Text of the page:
Sinkiraine, Part 2: I Am the Luckiest

On a more positive note, while I was in Sinkiraine, I spent quite a bit of time with a Maasai guy named Nixon. He gave me a maasai name, which I still can't quite pronounce: Olamunyak. It sounds like a mix of "almanac" and some name you'd hear on Star Trek. Nevertheless, it was really sweet for him to give me a name, particularly because "Olamunyak" means "the luckiest person." Not that I am already very lucky but that I will be with this name. But I actually do feel like the name already applies to me.

I've met so many wonderful people over the past six weeks. I've learned so much and seen so much. Every moment has been a gift. I've just been so lucky--or is it blessed?--during this leg of the trip. Blessed to have visited the projects I did, to have survived the illnesses I had, and to have spent time with the people I met. And the circumstances surrounding my first contact with IROSS in 2005 were pretty providential as well. (Getting Miek's e-mail address through a friend of a friend and then meeting Mike for lunch at Duke, where he just happened to be for a conference. Crazy.)

I am blessed/lucky/fortunate/whatever to have ICROSS in my life. Olamunyak indeed.

PS- Nixon also told me that he'd give me a goat the next time I came to Sinkiraine. Um, thanks?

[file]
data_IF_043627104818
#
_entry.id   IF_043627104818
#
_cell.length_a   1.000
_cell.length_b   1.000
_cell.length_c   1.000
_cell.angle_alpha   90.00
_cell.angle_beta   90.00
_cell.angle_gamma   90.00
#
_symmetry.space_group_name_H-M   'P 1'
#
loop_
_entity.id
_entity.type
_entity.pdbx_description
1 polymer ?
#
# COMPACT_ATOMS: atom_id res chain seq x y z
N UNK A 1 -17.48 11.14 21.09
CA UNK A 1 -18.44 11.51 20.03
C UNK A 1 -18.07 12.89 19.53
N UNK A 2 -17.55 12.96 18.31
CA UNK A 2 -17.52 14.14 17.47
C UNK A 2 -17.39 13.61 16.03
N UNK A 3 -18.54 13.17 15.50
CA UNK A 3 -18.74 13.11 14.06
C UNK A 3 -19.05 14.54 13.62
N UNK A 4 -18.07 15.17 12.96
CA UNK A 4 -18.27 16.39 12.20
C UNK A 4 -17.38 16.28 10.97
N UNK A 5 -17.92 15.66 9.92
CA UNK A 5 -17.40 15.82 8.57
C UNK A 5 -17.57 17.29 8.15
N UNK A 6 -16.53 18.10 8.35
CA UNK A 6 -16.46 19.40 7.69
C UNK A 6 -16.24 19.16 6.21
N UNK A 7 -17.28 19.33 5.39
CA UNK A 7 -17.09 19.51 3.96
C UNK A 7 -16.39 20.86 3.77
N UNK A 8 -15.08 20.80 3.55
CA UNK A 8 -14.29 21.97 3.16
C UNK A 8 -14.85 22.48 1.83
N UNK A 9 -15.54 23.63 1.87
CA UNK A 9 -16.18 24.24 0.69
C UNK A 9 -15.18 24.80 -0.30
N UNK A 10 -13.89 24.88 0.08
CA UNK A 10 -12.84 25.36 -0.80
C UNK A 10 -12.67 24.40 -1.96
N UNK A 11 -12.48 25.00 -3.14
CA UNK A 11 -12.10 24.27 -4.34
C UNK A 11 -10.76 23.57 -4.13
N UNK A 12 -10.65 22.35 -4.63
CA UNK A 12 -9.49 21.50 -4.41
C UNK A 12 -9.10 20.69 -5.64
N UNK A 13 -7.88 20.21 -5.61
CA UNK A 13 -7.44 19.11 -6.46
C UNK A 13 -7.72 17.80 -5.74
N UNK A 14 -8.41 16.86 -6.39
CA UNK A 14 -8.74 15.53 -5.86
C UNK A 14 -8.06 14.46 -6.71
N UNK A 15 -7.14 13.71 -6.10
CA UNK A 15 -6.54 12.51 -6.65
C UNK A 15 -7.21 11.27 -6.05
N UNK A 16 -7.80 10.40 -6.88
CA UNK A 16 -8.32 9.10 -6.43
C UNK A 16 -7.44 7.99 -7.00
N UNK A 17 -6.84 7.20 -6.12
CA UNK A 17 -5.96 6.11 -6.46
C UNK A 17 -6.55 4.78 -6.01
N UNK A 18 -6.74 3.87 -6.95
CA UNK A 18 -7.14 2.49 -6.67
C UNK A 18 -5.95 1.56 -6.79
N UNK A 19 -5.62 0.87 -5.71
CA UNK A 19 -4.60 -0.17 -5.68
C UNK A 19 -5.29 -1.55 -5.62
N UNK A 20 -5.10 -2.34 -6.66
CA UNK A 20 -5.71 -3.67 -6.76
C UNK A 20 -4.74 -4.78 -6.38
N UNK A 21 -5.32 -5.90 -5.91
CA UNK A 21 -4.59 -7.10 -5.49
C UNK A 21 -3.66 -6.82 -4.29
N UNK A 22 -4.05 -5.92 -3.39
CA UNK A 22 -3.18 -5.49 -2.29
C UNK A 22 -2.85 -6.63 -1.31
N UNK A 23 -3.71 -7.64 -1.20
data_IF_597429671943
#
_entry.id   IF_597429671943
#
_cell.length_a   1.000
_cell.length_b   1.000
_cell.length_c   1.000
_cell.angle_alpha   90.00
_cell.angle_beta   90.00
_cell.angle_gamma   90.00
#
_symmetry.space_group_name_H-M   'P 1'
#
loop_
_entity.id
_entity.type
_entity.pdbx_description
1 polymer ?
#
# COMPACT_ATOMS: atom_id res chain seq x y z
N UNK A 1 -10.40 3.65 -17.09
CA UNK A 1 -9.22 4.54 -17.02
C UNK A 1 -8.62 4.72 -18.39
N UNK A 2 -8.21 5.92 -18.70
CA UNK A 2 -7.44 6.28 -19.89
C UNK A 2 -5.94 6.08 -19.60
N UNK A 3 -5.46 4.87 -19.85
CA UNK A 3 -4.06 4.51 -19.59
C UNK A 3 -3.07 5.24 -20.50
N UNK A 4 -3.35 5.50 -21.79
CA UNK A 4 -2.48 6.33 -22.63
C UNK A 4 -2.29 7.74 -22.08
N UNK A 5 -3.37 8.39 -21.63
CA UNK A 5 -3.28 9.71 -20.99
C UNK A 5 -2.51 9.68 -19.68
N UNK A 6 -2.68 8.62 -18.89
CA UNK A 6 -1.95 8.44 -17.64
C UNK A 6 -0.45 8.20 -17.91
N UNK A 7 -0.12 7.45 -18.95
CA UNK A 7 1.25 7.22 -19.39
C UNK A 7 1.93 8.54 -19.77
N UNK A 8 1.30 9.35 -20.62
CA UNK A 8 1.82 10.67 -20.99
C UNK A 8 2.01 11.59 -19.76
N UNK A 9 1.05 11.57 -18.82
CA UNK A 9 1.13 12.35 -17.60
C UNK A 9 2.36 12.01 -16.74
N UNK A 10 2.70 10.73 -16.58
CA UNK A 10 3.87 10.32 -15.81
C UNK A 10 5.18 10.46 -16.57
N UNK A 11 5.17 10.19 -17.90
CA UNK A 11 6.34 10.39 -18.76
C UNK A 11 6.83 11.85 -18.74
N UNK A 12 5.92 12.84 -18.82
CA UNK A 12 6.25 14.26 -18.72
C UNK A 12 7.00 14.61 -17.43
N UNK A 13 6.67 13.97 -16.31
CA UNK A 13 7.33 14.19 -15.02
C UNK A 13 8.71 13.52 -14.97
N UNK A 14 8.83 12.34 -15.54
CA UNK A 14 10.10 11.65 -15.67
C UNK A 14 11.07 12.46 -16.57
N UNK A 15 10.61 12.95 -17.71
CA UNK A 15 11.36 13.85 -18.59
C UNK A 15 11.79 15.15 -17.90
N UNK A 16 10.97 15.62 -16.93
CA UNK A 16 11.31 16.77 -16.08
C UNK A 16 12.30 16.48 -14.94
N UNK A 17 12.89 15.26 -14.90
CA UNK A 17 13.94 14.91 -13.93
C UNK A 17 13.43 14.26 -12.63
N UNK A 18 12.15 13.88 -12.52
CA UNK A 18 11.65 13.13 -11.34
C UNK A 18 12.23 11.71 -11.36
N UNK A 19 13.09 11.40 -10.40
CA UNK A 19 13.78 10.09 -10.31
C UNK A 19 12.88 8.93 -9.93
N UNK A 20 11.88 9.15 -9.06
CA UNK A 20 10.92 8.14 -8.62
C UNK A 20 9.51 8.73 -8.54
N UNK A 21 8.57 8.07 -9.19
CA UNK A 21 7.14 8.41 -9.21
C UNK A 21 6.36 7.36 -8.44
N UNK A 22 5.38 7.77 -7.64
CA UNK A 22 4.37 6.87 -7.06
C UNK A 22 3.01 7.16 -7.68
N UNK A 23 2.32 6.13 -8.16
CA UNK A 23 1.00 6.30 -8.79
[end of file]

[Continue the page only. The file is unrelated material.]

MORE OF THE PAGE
Sinkiraine, Part 1: The Hardest Part

I spent my last week in Sinkiraine, another Maasai village where ICROSS has set up a clinic. I stayed with the clinic's two nurses, Rose and William, who are married. I was only with them for four days, but I wish I could have stayed there longer. They were both really lovely people, and I loved being around Rose because she actually spoke and told stories! The other two Maasai women I stayed with were pretty quiet and kept to their "duties" of cooking, washing clothes, watching the children, etc. But Rose was different, and that's probably because she's not Maasai herself. She still has those same responsibilities, but she (not her husband) is the head nurse at the clinic. I felt there was a more equal relationship between William and Rose, which was refreshing to see.